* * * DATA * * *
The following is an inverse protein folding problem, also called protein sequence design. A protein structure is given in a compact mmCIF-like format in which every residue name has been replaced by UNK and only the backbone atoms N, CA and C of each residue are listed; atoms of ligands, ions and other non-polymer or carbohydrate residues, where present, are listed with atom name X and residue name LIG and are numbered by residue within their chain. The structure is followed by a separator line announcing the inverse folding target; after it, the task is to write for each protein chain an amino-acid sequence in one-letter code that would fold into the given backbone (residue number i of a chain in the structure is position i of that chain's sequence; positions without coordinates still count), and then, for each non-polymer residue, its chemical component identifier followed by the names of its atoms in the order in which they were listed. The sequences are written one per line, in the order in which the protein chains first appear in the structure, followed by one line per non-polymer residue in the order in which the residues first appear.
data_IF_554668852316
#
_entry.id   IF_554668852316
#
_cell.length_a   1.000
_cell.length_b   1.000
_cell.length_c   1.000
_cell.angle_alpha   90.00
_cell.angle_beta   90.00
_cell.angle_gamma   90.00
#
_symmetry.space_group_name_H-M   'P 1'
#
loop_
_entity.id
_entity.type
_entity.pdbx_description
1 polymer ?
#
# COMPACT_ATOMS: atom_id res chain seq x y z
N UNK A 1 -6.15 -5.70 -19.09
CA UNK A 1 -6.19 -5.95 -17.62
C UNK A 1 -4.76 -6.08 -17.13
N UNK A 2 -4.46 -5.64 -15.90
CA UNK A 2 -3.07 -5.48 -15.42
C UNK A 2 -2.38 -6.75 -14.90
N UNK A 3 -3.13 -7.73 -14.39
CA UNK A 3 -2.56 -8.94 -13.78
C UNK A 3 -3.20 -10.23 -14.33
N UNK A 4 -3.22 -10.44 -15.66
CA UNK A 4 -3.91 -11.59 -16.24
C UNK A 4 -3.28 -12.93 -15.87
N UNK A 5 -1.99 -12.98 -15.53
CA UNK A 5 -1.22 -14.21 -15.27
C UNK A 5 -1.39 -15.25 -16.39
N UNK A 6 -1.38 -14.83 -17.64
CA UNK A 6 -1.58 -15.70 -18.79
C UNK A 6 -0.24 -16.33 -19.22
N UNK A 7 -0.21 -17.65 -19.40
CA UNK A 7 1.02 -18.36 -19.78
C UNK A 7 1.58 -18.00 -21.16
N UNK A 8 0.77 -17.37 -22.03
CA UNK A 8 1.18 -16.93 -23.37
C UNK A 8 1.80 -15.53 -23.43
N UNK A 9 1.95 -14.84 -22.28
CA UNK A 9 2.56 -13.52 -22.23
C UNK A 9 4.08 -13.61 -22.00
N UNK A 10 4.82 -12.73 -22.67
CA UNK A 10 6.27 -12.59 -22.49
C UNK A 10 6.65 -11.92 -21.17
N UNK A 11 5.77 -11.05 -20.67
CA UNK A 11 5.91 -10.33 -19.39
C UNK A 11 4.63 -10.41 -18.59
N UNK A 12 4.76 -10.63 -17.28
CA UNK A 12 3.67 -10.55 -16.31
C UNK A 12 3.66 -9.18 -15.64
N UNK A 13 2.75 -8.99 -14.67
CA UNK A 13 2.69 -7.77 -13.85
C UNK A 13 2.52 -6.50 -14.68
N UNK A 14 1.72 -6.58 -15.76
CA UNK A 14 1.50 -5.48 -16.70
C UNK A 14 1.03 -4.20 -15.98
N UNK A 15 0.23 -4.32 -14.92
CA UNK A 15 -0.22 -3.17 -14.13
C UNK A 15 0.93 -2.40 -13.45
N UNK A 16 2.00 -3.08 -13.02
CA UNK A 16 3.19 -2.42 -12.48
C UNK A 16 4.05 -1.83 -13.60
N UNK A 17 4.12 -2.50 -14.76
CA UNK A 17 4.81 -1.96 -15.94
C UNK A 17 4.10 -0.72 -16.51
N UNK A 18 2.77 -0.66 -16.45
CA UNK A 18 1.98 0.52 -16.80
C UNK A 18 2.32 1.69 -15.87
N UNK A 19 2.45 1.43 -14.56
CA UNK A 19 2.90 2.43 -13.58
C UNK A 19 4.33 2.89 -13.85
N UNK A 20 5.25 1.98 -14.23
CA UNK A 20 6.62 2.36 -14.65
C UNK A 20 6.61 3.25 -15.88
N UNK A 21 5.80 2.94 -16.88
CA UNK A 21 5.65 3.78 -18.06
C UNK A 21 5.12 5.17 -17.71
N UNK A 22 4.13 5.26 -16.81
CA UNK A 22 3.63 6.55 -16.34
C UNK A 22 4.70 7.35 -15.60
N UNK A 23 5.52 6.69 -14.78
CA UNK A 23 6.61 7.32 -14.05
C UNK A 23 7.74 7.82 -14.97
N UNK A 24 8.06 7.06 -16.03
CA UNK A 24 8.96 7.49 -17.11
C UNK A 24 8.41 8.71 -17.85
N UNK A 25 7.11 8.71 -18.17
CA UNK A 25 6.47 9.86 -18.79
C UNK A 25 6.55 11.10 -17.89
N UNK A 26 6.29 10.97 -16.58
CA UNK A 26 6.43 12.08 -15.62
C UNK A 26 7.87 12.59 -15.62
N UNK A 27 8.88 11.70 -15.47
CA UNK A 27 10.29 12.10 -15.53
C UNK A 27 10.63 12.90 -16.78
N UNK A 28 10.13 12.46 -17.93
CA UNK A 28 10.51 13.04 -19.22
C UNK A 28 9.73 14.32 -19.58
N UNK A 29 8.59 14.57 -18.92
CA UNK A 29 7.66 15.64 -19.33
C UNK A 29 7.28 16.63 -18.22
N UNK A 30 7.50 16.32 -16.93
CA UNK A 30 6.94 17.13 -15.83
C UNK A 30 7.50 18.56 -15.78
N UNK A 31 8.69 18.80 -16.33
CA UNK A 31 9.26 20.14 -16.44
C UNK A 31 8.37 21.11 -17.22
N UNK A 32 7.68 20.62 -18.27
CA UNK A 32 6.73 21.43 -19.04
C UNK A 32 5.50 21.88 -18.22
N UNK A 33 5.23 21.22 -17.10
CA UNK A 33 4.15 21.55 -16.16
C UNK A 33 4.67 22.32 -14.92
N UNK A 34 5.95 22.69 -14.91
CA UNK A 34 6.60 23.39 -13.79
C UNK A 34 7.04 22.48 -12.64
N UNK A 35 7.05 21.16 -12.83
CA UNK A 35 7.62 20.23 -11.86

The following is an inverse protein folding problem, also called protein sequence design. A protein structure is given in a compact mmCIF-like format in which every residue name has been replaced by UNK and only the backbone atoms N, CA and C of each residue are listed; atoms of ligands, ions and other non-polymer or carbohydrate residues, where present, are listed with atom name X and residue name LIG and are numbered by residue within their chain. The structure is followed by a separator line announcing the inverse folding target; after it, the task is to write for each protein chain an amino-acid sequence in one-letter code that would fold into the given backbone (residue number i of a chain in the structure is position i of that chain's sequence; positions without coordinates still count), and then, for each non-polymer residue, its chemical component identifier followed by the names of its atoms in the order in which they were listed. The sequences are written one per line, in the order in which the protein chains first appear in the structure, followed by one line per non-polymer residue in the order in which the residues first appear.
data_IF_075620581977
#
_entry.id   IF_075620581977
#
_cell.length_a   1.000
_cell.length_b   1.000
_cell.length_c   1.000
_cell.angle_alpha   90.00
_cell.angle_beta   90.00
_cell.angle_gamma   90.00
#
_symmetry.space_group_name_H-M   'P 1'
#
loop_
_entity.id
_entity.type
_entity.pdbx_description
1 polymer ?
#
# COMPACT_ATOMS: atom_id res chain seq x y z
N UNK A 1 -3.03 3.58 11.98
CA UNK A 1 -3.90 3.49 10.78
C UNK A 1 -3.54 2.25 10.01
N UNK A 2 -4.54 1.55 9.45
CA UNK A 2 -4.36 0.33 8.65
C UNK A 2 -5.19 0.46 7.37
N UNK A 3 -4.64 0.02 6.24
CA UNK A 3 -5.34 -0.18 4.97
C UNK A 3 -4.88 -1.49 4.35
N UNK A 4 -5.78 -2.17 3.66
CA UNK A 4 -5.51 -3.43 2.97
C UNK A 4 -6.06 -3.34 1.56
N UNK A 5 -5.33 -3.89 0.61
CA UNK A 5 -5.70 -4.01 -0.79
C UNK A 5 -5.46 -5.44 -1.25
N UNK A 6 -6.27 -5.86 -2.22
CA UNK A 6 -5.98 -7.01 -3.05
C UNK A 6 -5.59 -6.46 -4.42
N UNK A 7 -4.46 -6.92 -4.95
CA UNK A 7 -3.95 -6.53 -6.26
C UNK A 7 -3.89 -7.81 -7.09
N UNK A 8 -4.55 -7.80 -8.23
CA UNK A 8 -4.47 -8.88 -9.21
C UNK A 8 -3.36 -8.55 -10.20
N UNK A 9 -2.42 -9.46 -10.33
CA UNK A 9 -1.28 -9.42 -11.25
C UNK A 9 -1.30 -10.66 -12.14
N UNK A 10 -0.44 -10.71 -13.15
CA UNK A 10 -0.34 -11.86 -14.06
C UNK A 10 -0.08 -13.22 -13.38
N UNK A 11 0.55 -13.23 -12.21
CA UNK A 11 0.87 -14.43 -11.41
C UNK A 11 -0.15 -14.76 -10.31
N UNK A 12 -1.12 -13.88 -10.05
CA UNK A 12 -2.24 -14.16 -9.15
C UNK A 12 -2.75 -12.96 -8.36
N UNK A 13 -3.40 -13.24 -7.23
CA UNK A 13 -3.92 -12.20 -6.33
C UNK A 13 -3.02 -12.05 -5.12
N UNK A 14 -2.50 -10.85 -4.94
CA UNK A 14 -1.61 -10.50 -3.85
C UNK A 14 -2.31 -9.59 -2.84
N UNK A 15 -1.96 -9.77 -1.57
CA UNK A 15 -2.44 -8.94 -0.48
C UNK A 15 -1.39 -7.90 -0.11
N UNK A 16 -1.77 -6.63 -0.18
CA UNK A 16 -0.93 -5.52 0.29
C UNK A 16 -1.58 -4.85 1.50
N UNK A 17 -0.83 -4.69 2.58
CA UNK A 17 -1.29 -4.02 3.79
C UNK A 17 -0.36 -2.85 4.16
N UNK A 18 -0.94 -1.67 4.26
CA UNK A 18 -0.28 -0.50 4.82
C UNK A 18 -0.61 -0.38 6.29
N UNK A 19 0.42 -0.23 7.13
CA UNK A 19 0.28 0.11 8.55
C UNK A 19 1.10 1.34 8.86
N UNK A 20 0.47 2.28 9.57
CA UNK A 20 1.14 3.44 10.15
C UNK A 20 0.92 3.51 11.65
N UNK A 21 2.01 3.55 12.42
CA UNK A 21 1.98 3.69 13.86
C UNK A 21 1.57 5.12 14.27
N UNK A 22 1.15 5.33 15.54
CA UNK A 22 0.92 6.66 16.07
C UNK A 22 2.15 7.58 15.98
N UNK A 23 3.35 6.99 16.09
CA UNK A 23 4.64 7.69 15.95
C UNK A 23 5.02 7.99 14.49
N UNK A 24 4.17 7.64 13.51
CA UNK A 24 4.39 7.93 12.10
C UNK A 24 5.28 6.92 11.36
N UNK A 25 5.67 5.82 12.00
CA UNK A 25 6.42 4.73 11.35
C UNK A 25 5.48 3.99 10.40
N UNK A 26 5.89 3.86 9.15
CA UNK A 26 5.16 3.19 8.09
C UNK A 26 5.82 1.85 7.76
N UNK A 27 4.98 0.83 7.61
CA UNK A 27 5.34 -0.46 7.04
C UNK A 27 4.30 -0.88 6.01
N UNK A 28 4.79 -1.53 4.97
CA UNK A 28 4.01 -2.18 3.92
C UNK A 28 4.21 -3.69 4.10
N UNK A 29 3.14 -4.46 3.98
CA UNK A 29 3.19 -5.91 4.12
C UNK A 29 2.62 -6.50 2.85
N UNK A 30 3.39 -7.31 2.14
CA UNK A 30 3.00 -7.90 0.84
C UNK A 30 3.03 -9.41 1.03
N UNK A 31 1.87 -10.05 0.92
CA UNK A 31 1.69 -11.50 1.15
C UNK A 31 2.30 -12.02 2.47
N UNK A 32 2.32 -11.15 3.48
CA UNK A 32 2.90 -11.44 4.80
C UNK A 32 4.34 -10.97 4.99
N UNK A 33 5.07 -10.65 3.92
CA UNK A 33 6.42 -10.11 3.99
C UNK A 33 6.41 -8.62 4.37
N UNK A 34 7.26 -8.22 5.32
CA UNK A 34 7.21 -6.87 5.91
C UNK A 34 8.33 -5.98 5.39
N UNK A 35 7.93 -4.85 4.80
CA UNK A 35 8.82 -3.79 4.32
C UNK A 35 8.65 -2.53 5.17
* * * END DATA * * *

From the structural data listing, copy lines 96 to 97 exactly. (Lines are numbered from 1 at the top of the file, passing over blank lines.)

C UNK A 25 6.55 11.10 -17.89
N UNK A 26 6.29 10.97 -16.58